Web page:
British Moorlands

APRIL UPDATE from our grouse moors

April 3, 2018 by · Leave a Comment 

Winter is still here !

The first week of April promises yet another spell of snow cover but we did have some breaks in March which allowed useful heather burning on the best days.   Thanks to heather cutting as our main management technique we should get  near the  target this Spring.

The grouse look very fit and are now ready for counting of breeding pairs when we get suitable weather.

The new moor in Aberdeenshire has had some cutting, burning and gritting and this will be closely monitored in its first season.

Predator control

A Spring campaign is really valuable but it’s difficult to cover large areas with limited time and resources available for daily checking of traps and snares.   Before setting any trap it is useful to have evidence that the target species is around and is attracted to that bait and prepared to enter the trap.

 Pre-trapping or test trapping is used to reduce time wasted on checking unproductive traps.  A well known example of this is the GWCT’s mink raft and the same principle can be used where any trap is baited but not set to catch.   Cage traps can have doors or panels removed or secured open so targets can get in and out.   For spring traps the treadle or trigger is monitored and the catching parts are secured by safety catches and other means so they cannot move enough to catch.  For a test-snare the loop is cut near the slider and re-joined in a small plastic sleeve which releases with the slightest pull.                                                                                                     Individual species can be identified by hairs left on velcro strips or even barbed wire, tracks left on sand or mud near the trap and, of course, trail cameras which get cheaper and better continually.                                                                                                                                            Next year when Fenn traps become illegal for stoats they will still be useful as indicator traps and the new Tully trap, for example, will fit most tunnels or covers which are now used for Fenn traps.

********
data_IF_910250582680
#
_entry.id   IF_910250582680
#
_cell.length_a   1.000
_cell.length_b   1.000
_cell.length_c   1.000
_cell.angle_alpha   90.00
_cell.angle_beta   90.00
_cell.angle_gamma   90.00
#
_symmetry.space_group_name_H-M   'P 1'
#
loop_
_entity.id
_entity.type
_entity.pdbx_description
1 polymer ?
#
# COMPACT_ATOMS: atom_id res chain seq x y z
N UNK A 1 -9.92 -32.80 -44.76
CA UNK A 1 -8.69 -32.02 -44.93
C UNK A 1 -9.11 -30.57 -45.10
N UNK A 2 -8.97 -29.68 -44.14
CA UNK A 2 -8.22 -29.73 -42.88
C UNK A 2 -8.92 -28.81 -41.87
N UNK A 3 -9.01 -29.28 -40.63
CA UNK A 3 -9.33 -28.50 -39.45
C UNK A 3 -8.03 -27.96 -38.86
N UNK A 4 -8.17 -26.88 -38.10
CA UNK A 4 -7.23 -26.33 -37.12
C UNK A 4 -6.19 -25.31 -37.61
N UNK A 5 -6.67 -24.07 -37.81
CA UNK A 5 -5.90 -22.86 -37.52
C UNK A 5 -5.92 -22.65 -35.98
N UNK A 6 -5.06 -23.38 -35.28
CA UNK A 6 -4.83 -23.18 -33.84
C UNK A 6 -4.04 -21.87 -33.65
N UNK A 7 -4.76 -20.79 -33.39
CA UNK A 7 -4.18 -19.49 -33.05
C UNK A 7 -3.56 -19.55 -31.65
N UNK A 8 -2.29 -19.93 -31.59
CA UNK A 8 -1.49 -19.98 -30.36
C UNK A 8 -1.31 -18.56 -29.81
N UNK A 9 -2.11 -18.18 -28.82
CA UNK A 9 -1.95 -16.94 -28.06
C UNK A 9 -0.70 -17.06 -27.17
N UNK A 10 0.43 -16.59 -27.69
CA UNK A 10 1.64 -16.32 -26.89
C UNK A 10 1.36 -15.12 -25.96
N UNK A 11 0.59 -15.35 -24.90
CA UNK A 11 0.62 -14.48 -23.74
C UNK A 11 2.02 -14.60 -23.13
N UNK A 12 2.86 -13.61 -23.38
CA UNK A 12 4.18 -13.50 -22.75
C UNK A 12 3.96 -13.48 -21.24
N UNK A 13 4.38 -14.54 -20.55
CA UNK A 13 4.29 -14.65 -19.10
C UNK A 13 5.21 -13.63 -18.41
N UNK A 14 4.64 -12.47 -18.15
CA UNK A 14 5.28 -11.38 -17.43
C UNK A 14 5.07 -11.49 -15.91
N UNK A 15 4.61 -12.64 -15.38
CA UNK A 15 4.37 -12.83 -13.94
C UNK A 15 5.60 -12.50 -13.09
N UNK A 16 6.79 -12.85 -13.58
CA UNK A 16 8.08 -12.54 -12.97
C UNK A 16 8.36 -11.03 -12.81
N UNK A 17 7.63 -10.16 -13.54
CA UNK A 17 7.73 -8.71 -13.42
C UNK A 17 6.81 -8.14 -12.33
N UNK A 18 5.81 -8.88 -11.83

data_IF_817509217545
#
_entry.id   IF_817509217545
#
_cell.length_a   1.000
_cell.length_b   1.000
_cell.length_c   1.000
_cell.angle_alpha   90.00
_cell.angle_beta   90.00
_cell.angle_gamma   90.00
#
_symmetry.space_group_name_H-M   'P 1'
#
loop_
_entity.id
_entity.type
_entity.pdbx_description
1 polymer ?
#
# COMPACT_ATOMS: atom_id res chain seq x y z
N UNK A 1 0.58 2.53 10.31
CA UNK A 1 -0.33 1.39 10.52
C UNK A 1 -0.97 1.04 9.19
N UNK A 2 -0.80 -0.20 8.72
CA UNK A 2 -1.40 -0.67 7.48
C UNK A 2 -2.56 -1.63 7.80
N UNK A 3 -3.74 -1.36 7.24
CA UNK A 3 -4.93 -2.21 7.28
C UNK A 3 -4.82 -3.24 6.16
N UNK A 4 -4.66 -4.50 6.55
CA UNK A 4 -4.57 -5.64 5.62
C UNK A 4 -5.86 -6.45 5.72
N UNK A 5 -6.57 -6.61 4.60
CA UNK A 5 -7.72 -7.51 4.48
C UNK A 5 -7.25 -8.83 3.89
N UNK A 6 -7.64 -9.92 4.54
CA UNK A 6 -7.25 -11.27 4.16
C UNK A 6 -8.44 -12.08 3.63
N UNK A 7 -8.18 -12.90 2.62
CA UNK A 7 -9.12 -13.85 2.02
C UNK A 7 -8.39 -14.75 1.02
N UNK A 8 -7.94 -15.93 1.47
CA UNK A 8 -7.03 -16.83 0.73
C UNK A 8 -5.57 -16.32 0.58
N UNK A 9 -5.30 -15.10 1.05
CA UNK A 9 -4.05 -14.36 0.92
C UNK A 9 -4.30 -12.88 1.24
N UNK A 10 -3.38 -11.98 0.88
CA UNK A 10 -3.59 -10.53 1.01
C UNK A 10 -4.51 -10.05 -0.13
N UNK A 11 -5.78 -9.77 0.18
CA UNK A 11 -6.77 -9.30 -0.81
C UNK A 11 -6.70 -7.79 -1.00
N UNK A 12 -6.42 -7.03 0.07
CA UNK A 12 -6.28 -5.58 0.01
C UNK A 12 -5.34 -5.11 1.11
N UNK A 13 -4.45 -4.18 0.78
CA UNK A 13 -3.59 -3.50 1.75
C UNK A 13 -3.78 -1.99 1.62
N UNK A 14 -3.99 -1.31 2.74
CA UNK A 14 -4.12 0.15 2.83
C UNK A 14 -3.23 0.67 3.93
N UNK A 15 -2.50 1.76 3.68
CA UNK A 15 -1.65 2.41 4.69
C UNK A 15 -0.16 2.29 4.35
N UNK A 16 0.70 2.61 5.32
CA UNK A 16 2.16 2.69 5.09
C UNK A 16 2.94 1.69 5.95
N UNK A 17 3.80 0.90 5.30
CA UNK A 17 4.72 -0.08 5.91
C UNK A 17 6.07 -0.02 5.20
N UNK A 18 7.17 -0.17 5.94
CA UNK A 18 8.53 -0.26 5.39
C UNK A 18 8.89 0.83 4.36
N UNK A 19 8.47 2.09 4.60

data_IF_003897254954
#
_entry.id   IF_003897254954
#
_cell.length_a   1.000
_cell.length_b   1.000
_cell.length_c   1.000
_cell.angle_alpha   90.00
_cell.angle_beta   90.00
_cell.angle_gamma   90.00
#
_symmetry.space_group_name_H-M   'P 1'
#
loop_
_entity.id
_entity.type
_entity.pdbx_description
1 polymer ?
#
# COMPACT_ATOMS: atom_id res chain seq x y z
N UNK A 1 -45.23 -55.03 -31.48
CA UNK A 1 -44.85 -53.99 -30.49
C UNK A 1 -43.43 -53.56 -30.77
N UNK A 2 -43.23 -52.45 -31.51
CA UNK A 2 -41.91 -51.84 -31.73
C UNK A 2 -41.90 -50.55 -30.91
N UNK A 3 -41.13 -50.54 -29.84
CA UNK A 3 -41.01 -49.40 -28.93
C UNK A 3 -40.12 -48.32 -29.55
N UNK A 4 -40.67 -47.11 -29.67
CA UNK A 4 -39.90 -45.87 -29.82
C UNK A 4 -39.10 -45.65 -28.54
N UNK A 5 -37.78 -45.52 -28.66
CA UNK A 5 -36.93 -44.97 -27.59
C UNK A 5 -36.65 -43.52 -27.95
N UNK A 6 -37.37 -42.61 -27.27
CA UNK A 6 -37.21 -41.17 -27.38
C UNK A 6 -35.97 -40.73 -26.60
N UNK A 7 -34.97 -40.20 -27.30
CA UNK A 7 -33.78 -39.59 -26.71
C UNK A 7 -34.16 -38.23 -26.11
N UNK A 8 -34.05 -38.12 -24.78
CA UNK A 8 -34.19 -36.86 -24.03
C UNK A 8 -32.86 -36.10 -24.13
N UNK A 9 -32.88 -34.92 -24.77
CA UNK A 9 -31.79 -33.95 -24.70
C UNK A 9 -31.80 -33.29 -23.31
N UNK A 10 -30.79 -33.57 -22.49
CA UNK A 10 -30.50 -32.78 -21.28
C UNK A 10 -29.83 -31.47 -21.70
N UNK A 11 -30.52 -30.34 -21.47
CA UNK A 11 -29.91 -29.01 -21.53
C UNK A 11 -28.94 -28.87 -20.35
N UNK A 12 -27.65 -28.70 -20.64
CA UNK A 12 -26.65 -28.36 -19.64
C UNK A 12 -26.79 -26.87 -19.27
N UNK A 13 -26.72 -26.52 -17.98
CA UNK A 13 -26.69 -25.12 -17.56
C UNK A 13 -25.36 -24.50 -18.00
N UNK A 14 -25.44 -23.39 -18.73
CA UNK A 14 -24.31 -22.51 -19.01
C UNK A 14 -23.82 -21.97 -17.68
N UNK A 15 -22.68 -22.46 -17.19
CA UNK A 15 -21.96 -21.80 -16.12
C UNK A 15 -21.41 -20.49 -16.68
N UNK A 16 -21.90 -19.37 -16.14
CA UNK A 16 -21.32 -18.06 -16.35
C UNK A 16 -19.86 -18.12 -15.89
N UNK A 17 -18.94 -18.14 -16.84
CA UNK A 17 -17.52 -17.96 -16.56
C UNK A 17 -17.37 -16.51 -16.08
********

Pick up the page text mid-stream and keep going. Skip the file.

British Moorlands